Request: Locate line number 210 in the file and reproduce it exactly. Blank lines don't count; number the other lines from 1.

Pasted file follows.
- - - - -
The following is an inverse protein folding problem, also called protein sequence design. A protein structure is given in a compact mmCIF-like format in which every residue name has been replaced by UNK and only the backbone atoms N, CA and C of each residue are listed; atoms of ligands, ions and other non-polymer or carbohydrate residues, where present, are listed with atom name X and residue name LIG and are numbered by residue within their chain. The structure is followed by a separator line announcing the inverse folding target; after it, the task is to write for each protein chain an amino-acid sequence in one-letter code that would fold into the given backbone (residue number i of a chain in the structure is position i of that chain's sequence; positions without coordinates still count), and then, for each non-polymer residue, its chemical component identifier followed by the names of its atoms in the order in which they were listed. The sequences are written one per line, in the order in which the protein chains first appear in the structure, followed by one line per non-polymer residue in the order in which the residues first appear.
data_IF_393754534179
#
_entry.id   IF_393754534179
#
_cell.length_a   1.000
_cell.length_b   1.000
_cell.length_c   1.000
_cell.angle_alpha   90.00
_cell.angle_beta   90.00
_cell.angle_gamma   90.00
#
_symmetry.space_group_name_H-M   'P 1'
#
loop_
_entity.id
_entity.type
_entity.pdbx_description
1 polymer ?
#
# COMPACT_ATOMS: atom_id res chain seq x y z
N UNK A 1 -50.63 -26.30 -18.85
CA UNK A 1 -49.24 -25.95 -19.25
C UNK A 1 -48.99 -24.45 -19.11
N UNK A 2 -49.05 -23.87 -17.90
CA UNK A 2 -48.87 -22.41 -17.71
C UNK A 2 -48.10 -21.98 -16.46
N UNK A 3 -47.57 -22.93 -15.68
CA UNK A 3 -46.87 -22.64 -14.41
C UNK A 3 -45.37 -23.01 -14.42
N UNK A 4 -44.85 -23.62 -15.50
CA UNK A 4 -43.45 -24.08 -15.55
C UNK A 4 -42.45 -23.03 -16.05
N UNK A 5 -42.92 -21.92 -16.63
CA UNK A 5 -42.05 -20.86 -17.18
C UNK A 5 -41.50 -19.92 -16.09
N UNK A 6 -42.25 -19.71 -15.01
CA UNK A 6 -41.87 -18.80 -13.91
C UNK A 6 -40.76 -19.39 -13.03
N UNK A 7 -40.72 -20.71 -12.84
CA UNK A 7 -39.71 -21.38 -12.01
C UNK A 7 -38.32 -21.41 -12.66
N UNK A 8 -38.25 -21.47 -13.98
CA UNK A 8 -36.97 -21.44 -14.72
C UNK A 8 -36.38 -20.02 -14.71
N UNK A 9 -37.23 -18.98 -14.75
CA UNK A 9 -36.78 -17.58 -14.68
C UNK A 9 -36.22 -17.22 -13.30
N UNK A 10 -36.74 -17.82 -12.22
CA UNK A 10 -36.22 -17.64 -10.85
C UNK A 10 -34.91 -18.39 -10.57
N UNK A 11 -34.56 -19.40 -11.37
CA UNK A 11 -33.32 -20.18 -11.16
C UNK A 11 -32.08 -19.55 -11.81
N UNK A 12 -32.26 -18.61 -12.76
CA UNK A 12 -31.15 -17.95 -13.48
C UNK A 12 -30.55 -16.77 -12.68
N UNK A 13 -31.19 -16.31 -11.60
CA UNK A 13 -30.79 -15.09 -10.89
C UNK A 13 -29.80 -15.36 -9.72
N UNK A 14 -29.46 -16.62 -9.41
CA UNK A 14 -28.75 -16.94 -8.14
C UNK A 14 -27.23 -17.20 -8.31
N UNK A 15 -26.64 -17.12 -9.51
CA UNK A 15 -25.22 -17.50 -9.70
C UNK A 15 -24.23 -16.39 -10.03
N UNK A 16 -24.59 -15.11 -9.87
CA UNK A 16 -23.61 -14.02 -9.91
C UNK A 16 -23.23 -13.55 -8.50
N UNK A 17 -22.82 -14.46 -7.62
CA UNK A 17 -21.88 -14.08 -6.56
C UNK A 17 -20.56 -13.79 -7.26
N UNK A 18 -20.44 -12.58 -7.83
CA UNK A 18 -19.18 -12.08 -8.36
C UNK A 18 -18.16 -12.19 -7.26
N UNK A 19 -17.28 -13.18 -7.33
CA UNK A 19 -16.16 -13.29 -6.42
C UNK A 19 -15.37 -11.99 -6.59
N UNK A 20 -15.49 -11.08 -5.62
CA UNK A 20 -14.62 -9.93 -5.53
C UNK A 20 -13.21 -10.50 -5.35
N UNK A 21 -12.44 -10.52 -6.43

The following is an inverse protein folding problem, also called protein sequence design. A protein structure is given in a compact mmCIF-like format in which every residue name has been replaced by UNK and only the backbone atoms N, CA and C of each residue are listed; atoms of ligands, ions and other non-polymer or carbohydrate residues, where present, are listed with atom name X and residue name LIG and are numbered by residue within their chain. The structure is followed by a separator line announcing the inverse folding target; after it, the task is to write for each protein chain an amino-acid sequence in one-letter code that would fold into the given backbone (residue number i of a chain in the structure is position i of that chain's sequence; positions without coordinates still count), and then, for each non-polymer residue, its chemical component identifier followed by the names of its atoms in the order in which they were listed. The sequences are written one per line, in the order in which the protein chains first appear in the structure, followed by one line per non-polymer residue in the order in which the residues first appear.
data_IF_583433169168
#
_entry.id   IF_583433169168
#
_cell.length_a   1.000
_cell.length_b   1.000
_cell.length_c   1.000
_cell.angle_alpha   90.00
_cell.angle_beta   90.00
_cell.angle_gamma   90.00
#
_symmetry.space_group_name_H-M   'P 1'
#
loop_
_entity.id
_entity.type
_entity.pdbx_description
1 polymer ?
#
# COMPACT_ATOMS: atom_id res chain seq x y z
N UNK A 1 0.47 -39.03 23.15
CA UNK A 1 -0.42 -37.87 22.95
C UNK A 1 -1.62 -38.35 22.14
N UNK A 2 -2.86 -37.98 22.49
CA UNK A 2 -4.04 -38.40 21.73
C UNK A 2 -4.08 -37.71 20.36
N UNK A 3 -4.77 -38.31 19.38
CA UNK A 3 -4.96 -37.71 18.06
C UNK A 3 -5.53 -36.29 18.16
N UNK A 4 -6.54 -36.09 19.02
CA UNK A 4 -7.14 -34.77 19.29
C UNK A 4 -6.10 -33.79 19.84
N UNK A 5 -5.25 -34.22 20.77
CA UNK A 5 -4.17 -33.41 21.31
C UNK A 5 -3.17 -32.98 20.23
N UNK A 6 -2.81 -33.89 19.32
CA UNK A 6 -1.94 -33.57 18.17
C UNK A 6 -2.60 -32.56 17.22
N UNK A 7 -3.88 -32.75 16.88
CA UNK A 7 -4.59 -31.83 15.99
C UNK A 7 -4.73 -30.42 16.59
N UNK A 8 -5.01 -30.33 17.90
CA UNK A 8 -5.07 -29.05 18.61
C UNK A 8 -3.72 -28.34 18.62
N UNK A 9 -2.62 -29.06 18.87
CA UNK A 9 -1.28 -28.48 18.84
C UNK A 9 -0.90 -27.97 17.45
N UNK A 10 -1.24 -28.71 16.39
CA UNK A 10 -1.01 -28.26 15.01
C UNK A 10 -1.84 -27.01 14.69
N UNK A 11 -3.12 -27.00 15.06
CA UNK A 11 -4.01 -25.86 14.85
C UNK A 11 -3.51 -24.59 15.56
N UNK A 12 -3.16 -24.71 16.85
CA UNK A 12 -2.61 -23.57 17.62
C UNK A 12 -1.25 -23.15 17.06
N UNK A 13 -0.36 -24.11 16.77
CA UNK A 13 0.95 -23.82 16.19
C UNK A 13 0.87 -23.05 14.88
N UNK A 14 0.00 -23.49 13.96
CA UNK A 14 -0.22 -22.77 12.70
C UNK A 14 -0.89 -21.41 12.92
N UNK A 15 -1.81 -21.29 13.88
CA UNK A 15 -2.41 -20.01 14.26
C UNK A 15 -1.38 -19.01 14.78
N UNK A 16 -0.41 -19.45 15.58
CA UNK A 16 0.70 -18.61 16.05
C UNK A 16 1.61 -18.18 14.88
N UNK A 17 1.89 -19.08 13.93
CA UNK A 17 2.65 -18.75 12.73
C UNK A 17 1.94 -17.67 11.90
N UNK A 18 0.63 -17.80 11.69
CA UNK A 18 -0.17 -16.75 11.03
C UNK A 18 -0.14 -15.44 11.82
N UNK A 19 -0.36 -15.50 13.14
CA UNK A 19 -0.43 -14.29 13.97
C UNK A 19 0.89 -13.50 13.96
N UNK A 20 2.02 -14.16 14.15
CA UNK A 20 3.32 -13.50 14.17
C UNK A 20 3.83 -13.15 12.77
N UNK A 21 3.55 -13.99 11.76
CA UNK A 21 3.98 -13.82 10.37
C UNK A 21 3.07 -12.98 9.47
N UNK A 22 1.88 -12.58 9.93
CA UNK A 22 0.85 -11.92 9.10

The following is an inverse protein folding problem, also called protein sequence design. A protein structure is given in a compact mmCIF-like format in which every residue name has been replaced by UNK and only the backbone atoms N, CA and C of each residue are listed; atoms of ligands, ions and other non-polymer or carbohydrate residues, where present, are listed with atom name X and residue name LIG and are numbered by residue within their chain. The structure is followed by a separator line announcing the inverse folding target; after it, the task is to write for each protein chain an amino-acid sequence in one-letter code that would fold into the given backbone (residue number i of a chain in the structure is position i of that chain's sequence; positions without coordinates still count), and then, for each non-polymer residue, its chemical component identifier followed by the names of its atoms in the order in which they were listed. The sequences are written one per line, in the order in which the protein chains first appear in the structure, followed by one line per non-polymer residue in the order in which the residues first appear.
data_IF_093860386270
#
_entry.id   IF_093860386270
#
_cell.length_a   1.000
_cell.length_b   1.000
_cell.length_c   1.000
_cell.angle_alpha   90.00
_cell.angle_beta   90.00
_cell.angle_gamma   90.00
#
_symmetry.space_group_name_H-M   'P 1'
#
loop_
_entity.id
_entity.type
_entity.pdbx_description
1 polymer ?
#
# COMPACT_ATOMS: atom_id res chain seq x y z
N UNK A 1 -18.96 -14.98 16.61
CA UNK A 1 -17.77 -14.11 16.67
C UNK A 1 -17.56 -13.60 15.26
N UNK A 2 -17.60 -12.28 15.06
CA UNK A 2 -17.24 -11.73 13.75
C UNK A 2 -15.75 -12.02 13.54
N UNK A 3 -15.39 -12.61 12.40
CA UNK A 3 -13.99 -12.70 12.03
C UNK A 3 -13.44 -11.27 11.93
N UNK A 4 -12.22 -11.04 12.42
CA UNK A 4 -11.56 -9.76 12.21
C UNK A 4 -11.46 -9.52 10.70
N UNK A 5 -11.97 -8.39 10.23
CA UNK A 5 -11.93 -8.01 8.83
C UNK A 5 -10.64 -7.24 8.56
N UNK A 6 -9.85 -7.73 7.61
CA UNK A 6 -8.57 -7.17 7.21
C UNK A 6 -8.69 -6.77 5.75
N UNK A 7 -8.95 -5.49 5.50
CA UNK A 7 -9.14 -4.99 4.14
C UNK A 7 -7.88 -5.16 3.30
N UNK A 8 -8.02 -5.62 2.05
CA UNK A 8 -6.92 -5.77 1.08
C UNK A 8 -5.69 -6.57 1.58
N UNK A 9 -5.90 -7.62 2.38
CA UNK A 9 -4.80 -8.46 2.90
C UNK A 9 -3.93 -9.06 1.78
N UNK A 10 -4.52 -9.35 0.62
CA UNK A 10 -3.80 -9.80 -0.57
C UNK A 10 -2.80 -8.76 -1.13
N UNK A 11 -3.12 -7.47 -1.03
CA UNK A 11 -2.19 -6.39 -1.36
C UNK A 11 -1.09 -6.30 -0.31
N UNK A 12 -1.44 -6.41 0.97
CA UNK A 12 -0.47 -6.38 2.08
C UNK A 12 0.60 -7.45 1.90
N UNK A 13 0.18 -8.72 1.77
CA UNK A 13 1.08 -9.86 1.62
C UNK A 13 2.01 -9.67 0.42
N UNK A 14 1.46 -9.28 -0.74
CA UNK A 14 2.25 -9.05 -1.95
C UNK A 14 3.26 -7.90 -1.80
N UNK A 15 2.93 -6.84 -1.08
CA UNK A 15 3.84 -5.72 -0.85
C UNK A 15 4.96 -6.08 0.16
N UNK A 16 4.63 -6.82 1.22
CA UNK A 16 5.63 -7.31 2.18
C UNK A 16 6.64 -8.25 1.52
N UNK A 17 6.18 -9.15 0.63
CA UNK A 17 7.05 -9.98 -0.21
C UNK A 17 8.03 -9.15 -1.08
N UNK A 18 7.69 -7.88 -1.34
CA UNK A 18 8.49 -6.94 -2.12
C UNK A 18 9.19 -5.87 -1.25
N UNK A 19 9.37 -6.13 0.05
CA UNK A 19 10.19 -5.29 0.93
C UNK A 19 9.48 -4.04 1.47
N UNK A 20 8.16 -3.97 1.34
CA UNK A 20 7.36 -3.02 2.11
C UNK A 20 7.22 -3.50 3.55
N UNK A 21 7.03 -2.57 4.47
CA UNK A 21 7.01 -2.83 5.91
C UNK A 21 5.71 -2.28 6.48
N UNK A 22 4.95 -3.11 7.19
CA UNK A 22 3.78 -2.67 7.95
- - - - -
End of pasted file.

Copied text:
C UNK A 7 -7.88 -5.16 3.30